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January 18, 2011

Michael Steele’s Hubris

Roy Meachum

Six years ago no one I knew doubted GOP gubernatorial candidate Robert Ehrlich’s running mate was selected chiefly because of his color.


Maryland’s lopsided Democratic majority has much to do with how Franklin Delano Roosevelt’s New Deal appealed to what were then termed “coloreds.” Prince George’s County and Baltimore city, with their staggering Democratic majorities, dominate state elections.


Michael Steele on the campaign trail was delightful; never condescending that I saw. He left a Catholic theological seminary to live a full-life, still faithful to Rome. How he was running on the state Republican ticket didn’t concern me. As a journalist, professionally I try to keep informed. But all sorts of political happenings happen beyond my ken – Scots for knowledge.


Michael performed well and faithful for the man who tried to turn all Maryland into a red state; but in 2008 most of America was flooded by a blue tide, fronted by a gentleman of his hue. Since Barack Obama became the Republicans’ number one target, the Republican Central Committee chose to elect a chairman whose attacks were incapable of being accused of “racism.”


Robert Ehrlich’s erstwhile lieutenant governor set out to convince his fellow American Africans that the Democratic Party couldn’t claim all the black voters. However, something unintended occurred. Feeling himself very secure in the overwhelmingly lily white GOP, Michael came down with a very bad case of what ancient Greeks termed “hubris.”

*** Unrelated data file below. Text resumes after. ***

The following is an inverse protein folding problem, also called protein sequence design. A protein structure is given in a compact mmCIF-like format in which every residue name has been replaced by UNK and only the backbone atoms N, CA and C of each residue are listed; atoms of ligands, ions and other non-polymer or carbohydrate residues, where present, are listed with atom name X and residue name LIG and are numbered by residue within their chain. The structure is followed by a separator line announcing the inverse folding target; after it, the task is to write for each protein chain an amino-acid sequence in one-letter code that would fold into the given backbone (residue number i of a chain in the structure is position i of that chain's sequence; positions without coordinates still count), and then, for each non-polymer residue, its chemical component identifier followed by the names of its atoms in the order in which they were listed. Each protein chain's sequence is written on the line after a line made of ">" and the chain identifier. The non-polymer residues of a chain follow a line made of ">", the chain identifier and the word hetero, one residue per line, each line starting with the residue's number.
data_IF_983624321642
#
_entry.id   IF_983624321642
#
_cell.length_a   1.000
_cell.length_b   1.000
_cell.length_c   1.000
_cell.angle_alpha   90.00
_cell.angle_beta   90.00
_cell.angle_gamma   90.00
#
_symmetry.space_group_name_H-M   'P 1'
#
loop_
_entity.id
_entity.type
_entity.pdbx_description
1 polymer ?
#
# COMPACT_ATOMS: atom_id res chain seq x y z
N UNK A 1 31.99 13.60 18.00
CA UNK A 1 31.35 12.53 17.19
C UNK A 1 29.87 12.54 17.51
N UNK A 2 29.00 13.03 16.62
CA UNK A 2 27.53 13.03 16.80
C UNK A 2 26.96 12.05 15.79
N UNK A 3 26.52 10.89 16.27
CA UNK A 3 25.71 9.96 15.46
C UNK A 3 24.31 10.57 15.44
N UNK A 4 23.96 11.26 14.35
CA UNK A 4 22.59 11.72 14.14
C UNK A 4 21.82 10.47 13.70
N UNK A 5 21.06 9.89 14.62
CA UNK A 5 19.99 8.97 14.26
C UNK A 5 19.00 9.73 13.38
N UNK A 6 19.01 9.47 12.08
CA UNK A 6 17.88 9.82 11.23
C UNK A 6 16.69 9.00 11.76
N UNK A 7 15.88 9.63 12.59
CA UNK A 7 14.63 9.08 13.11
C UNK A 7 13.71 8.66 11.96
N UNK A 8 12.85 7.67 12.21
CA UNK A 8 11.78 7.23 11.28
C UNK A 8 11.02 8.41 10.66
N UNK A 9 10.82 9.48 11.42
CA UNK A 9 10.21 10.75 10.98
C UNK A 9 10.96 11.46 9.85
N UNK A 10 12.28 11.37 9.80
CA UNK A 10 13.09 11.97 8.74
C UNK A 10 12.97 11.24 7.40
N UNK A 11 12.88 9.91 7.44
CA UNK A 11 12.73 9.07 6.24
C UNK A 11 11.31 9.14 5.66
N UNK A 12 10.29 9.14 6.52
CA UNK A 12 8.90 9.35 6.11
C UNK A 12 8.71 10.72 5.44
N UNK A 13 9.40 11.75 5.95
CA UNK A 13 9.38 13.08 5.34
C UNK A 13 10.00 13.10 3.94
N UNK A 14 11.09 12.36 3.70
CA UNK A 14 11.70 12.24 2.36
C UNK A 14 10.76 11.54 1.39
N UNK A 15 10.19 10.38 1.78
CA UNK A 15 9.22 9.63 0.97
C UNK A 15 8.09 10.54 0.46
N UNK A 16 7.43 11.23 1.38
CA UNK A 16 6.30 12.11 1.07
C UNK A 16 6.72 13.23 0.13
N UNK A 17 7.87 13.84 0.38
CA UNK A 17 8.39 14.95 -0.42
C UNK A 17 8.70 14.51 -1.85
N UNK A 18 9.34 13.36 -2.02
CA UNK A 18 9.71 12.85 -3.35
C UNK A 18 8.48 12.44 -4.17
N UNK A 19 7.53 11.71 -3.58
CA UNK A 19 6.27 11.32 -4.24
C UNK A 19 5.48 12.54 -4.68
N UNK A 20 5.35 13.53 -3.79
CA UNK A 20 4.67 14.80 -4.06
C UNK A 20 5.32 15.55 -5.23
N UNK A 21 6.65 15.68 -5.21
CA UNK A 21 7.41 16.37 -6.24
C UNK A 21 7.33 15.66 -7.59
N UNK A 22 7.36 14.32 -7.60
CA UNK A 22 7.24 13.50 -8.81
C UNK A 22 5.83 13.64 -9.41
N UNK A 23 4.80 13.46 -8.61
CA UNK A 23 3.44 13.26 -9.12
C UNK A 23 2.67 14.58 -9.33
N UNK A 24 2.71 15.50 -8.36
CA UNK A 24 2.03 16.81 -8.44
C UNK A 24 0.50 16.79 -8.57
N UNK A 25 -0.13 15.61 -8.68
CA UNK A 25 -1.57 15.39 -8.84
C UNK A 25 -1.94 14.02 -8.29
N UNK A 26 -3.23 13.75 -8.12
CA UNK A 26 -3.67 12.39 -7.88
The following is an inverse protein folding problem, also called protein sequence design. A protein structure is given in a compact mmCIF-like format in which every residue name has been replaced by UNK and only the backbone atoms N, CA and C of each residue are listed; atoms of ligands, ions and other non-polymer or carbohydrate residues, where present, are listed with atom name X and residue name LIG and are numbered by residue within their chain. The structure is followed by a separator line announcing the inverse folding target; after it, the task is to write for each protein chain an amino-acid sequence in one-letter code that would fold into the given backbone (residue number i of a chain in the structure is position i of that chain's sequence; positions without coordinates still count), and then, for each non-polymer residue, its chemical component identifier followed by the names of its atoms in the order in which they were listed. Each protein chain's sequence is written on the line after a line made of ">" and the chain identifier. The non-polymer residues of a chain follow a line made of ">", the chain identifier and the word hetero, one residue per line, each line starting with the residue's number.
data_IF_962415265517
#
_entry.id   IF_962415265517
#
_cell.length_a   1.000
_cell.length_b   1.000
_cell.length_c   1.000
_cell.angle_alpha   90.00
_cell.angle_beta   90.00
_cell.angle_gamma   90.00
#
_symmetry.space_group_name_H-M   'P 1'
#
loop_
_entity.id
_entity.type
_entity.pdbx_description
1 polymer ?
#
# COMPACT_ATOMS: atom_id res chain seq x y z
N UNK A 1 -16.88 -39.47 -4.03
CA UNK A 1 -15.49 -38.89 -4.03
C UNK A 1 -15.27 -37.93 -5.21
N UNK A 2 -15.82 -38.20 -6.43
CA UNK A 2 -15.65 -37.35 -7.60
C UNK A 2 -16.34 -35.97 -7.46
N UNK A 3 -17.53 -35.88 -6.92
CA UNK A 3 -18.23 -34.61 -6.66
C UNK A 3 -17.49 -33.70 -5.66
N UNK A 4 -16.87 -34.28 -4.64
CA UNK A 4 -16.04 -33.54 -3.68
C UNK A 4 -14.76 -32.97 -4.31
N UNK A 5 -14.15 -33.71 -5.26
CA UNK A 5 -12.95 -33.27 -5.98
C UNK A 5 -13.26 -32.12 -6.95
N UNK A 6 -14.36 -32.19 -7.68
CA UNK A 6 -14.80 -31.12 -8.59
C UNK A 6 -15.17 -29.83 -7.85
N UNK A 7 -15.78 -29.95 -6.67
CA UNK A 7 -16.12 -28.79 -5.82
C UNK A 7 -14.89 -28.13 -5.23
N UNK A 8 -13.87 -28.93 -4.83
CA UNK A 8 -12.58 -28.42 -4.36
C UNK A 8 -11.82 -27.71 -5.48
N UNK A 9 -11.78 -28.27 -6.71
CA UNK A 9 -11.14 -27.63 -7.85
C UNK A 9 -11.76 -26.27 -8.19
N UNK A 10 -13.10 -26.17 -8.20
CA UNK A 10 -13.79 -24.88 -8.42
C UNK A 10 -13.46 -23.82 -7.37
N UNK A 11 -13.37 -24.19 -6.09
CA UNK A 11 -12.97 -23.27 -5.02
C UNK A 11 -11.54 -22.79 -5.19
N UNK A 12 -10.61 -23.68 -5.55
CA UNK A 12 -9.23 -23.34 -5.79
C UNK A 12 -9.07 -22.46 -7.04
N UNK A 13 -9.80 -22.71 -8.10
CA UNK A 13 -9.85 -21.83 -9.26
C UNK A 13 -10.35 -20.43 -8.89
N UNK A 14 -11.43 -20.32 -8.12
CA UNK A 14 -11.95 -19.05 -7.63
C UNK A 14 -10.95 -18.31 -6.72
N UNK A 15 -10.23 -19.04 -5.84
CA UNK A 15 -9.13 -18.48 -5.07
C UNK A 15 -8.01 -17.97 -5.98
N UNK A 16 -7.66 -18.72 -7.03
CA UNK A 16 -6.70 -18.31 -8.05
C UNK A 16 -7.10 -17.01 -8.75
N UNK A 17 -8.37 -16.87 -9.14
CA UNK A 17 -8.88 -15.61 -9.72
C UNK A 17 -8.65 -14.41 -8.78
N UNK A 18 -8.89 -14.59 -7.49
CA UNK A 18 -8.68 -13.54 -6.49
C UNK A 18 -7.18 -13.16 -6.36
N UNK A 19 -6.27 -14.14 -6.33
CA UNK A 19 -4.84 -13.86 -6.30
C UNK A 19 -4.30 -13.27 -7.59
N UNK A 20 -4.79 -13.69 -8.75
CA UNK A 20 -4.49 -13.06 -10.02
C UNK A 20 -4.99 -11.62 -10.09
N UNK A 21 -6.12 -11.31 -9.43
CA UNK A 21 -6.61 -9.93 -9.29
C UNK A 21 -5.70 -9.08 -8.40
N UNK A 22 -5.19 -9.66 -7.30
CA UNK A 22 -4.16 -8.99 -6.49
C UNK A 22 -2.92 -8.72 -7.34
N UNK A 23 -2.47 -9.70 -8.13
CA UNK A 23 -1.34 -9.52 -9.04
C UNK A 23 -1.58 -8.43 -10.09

The definition that applies in this instance: “Hubris often indicates being out of touch with reality and overestimating one’s own competence or capability, especially for people in positions of power.” That’s exactly how I interpret the “pride” that “goes before a fall.”


Michael Steele goofed in spectacular ways, too numerous to reckon; for months there were news stories – and headlines – about the differing ways he managed to stick his well-shod feet into the hole beneath his very trimmed moustache.


His impregnability lasted only so long as his party feared the new man in the White House. Trading on the mass discontent the past two years brought, the electorate brought down Democratic control of the House of Representatives, and the very nice man from Maryland.


What sins, crimes and mistakes, Michael committed didn’t really make no sense at the time, reverting to my native Redneck. He could have performed the political equivalent of walking on water; he was destined for crucifixion when his party no longer needed him. The very nature of politics is to discard people and ideas when holding on to them serves no useful purpose.


Buoyed by well-meaning people and his own ego, the past chairman of the Republican National Committee hung on at week’s end through four balloting, before he understood he would not receive re-election. Among the omens was the disaffection of Wisconsin’s Reince Priebus, who was a staunch Steele advocate two years ago; he was elected RNC chairman Friday.


In a nutshell, Michael Steele’s example provides a glaring example of why I reject partisan politics, left and right; this republic is too precious to my children, grandchildren and future generations to cast aside for temporary political gains.


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